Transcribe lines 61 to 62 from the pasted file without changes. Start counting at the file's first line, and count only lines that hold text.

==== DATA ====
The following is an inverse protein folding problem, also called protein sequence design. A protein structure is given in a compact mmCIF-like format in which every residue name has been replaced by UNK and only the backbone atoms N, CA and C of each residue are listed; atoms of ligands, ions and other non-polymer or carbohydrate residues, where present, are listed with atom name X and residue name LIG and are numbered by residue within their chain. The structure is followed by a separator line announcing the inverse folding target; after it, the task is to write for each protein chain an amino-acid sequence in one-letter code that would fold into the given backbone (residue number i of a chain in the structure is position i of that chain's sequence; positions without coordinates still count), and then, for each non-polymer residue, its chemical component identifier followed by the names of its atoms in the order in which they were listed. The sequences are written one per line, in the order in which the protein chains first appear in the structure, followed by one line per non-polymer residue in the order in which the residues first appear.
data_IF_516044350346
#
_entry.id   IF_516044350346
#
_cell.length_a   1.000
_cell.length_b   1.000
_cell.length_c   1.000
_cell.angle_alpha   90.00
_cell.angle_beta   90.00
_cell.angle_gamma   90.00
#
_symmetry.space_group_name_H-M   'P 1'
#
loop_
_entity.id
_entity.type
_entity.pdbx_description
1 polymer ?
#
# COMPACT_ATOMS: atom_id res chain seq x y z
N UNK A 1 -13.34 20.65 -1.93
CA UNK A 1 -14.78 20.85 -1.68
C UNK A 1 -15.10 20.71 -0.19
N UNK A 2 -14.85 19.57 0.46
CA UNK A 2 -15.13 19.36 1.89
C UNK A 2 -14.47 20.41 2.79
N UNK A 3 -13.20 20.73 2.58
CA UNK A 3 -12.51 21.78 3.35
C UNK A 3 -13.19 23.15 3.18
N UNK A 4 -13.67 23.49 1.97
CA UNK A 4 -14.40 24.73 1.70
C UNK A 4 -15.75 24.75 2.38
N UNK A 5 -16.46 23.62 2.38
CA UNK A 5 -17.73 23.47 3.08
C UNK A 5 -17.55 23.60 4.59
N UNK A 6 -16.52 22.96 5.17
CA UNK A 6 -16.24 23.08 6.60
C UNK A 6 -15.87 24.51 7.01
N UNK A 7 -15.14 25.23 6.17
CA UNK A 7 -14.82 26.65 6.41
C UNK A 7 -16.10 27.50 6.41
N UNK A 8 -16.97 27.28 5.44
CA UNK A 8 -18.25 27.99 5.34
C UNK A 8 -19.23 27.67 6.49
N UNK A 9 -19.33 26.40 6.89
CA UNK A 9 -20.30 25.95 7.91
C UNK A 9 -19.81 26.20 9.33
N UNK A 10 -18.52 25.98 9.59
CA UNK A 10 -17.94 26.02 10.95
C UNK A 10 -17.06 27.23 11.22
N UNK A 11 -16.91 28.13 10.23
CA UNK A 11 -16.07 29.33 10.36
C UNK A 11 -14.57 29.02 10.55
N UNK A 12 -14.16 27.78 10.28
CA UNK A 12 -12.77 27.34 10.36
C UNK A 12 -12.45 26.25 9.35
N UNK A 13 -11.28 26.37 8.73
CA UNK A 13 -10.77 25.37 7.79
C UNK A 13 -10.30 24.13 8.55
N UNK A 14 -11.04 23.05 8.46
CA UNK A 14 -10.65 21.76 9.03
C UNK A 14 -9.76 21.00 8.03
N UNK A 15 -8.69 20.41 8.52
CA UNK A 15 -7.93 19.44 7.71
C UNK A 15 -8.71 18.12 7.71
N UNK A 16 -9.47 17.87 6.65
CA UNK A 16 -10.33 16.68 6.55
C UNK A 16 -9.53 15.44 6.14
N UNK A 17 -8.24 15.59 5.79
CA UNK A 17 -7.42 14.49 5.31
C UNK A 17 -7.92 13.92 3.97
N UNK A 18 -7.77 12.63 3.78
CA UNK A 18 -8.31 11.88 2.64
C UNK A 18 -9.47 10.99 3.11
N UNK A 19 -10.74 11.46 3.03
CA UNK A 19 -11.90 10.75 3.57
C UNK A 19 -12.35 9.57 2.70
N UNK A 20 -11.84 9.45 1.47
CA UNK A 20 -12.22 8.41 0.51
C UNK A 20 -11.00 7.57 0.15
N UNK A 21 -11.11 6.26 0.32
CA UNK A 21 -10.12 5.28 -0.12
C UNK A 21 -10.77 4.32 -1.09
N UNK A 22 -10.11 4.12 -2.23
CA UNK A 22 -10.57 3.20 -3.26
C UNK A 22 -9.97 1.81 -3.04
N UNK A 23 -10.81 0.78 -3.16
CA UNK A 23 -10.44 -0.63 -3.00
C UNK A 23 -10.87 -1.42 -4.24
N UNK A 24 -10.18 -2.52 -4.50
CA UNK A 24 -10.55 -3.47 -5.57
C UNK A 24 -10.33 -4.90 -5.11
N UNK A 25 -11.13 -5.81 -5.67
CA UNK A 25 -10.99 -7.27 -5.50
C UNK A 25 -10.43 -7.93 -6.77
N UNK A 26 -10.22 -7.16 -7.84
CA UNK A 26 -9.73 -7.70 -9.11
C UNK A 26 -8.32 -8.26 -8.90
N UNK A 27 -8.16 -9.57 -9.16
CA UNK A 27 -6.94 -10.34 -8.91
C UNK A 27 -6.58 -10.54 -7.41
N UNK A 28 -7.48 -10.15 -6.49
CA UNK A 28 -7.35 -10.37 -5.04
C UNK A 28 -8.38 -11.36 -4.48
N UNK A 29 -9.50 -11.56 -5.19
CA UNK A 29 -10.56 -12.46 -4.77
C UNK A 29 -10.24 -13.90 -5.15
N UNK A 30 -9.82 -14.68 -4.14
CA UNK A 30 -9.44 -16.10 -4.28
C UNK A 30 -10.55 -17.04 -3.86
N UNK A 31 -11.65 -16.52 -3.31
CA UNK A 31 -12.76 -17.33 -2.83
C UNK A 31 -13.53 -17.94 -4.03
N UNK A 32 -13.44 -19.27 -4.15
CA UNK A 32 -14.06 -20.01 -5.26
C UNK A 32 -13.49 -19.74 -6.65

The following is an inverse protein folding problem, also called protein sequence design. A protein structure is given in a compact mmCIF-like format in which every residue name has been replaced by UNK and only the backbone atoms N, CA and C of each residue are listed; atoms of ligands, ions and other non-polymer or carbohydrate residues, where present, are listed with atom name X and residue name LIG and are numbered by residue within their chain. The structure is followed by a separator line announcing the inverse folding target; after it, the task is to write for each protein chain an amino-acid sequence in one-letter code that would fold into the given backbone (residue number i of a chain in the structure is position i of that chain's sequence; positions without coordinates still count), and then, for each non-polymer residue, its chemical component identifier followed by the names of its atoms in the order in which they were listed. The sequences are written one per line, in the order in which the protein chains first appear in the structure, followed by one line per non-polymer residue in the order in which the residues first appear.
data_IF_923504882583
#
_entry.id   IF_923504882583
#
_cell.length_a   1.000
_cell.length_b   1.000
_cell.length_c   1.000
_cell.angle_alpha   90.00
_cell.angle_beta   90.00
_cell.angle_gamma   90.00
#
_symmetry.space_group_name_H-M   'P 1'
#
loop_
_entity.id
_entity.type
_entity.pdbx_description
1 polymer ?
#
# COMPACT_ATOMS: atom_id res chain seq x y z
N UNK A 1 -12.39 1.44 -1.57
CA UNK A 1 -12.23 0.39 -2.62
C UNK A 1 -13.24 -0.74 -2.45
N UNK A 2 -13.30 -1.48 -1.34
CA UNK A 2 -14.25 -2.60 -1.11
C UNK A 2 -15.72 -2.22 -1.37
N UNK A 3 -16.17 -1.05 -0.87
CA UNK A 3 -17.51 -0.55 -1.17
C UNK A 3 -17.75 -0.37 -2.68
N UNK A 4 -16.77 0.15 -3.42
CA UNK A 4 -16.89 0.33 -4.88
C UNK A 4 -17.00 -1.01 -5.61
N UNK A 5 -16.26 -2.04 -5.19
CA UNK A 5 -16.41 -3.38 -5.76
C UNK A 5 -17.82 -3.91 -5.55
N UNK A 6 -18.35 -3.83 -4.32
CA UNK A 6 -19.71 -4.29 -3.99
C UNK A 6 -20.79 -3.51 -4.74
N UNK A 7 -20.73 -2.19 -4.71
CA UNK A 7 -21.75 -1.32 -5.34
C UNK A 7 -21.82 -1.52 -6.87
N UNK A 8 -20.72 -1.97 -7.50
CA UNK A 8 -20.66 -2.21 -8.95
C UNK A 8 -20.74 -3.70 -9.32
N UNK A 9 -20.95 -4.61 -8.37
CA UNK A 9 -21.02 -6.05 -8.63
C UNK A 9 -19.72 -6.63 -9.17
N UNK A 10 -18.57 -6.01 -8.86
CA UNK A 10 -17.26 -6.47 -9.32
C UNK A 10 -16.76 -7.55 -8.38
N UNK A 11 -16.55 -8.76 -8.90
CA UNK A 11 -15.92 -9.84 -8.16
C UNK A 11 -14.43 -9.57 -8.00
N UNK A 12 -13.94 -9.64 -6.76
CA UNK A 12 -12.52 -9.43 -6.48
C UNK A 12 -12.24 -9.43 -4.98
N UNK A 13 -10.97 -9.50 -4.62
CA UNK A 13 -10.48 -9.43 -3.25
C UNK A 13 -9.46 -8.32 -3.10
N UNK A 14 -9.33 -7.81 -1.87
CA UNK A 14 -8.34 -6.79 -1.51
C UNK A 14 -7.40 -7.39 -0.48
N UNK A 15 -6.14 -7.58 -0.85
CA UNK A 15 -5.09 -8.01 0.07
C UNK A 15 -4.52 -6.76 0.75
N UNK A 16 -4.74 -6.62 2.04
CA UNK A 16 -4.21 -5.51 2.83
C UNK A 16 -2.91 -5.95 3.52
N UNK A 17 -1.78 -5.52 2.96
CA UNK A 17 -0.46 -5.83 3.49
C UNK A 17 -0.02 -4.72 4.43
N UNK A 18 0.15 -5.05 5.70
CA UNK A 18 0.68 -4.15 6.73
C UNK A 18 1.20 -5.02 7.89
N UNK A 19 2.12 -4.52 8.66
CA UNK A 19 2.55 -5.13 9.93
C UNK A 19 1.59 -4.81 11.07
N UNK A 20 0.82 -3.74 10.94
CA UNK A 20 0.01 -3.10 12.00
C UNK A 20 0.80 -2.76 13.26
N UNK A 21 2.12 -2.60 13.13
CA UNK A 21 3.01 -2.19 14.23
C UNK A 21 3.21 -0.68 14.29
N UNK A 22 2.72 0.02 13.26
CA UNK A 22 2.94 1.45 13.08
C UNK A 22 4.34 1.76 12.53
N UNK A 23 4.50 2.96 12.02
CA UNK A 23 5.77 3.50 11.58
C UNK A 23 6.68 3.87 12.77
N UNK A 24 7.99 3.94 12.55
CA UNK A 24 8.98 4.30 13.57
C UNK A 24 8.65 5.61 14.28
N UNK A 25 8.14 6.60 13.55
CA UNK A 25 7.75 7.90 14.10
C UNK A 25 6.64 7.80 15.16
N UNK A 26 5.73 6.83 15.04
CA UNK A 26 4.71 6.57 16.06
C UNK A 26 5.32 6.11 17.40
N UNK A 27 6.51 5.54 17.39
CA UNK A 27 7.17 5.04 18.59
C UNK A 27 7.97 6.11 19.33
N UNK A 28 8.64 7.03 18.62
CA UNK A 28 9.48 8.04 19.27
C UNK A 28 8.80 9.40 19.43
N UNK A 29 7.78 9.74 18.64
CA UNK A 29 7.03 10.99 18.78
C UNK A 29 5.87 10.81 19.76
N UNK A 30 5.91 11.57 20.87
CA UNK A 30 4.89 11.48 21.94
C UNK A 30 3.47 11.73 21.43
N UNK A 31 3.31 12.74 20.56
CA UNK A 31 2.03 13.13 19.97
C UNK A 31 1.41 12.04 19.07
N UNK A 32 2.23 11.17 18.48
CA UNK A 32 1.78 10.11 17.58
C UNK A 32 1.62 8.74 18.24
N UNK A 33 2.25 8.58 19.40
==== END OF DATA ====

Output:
N UNK A 14 -11.04 23.05 8.46
CA UNK A 14 -10.65 21.76 9.03